the rest of the body unaffected. That is the idea behind a new class of
pH-dependent drugs that interfere with nerve signals to the brain and
spinal cord - but only where the tissue is slightly acidic due to injury.
Normal tissue has a pH of around 7.4, but this drops to around 7.0 in
injured tissue, largely because the blood supply is disrupted, resulting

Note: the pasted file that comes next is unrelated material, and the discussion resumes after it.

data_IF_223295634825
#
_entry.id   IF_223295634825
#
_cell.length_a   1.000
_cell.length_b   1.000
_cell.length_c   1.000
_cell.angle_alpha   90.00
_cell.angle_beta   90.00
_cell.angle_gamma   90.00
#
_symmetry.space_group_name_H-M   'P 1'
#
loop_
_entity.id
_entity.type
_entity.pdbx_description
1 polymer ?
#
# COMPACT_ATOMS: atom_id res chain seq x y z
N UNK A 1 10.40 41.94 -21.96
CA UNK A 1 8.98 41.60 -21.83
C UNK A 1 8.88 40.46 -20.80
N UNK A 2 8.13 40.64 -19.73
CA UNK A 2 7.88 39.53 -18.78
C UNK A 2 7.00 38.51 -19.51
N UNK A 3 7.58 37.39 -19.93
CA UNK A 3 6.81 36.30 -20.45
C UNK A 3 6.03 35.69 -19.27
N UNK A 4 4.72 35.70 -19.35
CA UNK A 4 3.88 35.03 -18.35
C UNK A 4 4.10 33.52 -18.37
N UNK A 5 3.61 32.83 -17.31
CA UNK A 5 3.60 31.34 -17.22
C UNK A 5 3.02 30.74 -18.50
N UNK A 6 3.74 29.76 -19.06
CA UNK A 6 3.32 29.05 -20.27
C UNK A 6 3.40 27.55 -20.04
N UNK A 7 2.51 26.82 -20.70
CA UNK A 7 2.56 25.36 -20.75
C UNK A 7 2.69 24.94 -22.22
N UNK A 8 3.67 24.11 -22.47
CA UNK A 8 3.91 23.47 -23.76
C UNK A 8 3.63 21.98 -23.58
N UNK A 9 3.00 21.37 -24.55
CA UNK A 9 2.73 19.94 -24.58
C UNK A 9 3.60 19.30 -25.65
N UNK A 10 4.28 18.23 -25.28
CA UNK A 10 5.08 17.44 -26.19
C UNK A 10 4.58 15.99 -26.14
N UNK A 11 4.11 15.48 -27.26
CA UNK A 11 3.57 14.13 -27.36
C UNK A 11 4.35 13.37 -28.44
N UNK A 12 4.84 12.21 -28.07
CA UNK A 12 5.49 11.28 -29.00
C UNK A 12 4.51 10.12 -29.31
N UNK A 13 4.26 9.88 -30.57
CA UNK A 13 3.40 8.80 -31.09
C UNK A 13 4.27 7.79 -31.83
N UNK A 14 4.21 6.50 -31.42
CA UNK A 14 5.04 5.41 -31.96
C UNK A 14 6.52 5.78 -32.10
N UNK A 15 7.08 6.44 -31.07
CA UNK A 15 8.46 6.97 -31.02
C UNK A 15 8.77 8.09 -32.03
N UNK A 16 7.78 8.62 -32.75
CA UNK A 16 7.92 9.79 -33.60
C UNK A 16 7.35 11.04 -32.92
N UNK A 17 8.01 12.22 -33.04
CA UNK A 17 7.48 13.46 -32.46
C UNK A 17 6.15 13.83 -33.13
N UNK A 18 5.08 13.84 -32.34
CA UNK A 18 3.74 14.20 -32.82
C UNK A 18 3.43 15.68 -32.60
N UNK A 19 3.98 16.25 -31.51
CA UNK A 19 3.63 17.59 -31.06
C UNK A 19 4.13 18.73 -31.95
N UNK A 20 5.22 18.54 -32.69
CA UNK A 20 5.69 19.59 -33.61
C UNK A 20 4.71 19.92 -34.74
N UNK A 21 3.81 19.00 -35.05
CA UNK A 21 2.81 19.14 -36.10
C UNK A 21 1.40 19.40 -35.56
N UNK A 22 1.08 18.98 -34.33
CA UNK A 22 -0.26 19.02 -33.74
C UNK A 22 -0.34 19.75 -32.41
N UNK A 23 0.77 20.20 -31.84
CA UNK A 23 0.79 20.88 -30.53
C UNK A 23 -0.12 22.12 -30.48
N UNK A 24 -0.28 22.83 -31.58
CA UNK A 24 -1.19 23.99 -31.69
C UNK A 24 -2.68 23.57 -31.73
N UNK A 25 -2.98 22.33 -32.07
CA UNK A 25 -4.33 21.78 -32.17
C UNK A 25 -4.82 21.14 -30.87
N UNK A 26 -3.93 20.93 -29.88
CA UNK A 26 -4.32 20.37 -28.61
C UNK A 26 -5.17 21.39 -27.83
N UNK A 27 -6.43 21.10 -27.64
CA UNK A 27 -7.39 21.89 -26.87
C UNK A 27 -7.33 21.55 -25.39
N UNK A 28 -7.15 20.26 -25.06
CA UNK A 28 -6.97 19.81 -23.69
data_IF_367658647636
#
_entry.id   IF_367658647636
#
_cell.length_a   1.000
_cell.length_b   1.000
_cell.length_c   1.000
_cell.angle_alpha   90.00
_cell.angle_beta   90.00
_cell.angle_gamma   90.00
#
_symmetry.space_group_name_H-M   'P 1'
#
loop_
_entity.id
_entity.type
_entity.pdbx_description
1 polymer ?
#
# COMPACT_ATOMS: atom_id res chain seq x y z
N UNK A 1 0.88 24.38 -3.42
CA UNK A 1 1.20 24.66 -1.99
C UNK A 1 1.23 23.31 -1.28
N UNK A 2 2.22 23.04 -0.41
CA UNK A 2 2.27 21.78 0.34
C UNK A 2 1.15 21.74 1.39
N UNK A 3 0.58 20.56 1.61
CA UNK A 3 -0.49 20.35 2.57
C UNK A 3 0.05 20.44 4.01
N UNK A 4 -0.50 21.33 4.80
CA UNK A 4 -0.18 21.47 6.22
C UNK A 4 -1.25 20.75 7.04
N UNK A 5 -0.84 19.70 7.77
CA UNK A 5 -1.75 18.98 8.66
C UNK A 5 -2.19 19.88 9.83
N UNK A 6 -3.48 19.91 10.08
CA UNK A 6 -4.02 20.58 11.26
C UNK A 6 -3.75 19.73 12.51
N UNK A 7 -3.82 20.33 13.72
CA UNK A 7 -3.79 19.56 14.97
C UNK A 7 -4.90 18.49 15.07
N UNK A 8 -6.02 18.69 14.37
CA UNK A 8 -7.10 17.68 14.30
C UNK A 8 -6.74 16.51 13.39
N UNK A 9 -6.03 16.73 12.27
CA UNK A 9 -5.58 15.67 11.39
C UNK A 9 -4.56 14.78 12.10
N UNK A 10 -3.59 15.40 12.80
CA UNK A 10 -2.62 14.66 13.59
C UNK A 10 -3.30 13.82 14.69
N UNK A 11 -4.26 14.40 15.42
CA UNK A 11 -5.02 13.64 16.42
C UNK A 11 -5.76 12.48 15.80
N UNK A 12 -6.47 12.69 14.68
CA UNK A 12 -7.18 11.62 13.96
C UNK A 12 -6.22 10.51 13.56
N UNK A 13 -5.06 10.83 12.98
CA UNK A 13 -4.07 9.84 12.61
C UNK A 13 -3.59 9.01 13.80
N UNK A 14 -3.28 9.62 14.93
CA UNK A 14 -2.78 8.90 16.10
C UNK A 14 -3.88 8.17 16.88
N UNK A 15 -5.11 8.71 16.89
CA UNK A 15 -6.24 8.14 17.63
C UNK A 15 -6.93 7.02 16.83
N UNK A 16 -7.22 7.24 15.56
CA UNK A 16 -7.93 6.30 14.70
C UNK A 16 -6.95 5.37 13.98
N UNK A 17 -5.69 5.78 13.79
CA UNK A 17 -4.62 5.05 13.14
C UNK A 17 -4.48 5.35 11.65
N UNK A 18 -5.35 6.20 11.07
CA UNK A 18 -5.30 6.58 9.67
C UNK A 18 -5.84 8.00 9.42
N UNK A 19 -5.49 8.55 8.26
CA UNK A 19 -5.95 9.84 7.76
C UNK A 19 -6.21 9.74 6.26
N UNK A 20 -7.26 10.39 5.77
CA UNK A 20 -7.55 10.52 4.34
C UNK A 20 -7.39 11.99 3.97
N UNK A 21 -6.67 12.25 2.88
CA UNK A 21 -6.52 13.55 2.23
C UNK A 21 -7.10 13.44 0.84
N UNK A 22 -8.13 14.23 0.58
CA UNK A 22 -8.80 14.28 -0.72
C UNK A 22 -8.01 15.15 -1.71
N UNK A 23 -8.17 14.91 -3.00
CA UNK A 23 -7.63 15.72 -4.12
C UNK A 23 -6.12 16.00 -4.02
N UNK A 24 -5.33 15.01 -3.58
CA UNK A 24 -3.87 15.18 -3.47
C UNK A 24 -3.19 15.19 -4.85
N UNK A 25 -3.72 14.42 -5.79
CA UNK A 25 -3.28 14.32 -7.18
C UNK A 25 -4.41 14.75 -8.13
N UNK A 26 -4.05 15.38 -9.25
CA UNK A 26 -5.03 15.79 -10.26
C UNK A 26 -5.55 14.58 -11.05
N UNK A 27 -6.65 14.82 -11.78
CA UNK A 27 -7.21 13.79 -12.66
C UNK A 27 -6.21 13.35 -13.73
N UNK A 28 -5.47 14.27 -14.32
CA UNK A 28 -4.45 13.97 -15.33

in the accumulation of waste products such as carbon dioxide and a
switch to anaerobic respiration, which produces lactic acid.
The new drugs act by blocking NMDA receptors, which are found on cells
throughout the brain and central nervous system and are implicated in a
variety of nerve functions, including pain sensitisation. Earlier
generations of drugs, such as ketamine, also targeted NMDA receptors,
but these often have unwanted side effects such as impaired movement or hallucinations, because they act on undamaged nerve tissue as well.